Steep & Deep and Elevate are similar, but different. Both are four days of skiing and instruction. (But in Elevate, the four days of skiing happen over five days; Day 3 is a rest day.) Both camps allow participants early access to the tram. Both use the first morning to divide campers into groups of no more than five. This, along with a coach, is your group. It is possible to move between groups, but no one has ever joined or left the six groups I’ve been in.
While Steep & Deep is limited to expert skiers, Elevate is open to skiers who are intermediates and above.
I’d like to say there weren’t any differences in the mostly-men and all-women’s camps but once again, stereotypes held true. Waiting at to ski with my fellow Steep & Deepers, almost always the talk is serious and about how great they’re going to do. Waiting at the top of a women’s camp ski-off, the talk is always about how much better — more graceful, more athletic, more aggressive, more balanced — the woman who just skied is than we are.
Both camps include lunch, video analysis and have après-ski parties. At Steep & Deep, the last usually involves a shot ski — an old ski with multiple shot glasses attached to its base — at the least-fancy bar in the base area, Nick Wilson’s Cowboy Cafe. At Elevate, it means cocktails, wine and elk nachos at the Spur, a restaurant in the posh Teton Mountain Lodge.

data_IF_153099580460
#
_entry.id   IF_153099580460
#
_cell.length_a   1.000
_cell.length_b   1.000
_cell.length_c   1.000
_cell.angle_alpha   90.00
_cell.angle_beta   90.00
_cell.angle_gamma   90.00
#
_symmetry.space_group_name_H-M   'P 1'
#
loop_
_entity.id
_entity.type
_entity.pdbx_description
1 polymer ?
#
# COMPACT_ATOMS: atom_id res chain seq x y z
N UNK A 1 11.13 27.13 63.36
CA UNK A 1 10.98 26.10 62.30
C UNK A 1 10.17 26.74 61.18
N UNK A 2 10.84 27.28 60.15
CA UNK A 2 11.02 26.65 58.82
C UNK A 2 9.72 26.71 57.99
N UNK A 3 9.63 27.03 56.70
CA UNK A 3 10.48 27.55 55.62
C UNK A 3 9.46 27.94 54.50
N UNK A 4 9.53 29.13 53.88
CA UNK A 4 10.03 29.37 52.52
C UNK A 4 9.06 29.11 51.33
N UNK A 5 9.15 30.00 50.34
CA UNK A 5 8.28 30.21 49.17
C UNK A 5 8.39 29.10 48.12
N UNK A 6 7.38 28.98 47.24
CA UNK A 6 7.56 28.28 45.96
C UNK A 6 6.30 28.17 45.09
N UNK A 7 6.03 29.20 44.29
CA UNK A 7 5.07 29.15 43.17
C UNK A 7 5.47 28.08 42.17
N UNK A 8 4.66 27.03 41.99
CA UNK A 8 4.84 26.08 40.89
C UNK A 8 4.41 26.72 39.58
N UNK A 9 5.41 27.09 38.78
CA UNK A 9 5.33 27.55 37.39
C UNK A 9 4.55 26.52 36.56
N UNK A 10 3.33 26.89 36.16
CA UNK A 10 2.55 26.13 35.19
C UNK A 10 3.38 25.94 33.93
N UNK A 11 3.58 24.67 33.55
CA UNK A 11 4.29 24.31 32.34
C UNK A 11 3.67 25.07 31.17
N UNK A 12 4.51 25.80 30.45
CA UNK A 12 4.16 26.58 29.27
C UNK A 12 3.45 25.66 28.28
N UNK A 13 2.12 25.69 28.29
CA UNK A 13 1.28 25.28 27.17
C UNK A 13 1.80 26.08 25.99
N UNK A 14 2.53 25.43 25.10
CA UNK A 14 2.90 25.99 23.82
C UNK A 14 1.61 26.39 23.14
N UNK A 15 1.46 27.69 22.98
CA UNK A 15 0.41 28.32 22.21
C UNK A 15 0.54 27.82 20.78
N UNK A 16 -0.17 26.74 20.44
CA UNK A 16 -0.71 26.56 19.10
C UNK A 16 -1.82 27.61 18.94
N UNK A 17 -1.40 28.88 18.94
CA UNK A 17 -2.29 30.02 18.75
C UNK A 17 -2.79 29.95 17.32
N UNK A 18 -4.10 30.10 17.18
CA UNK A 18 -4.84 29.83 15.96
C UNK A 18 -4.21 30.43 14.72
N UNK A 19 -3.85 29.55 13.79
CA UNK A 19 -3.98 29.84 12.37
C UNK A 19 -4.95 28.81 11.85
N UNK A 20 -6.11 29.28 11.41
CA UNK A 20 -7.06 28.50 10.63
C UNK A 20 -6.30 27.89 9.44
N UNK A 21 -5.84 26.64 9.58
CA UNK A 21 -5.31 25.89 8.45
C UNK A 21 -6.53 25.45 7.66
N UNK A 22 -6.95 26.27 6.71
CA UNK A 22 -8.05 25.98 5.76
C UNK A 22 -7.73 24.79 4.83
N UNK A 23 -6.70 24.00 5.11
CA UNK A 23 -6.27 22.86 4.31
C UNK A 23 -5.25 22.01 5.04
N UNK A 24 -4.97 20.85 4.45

Corbet’s is a possibility, but never a requirement, for higher-level groups in both camps. Although, never has someone in one of my Steep & Deep groups, including me, done it. Last winter in my Elevate group, two of my group of five did ski Corbet’s. Adorable and aggressive are not mutually exclusive.
I’d even say they are addictive — I was one of the two and know I never would have done it without the support, silliness and encouragement of the five women I’d befriended over skis and on lifts the prior three days. This winter, my plan is to do one of each.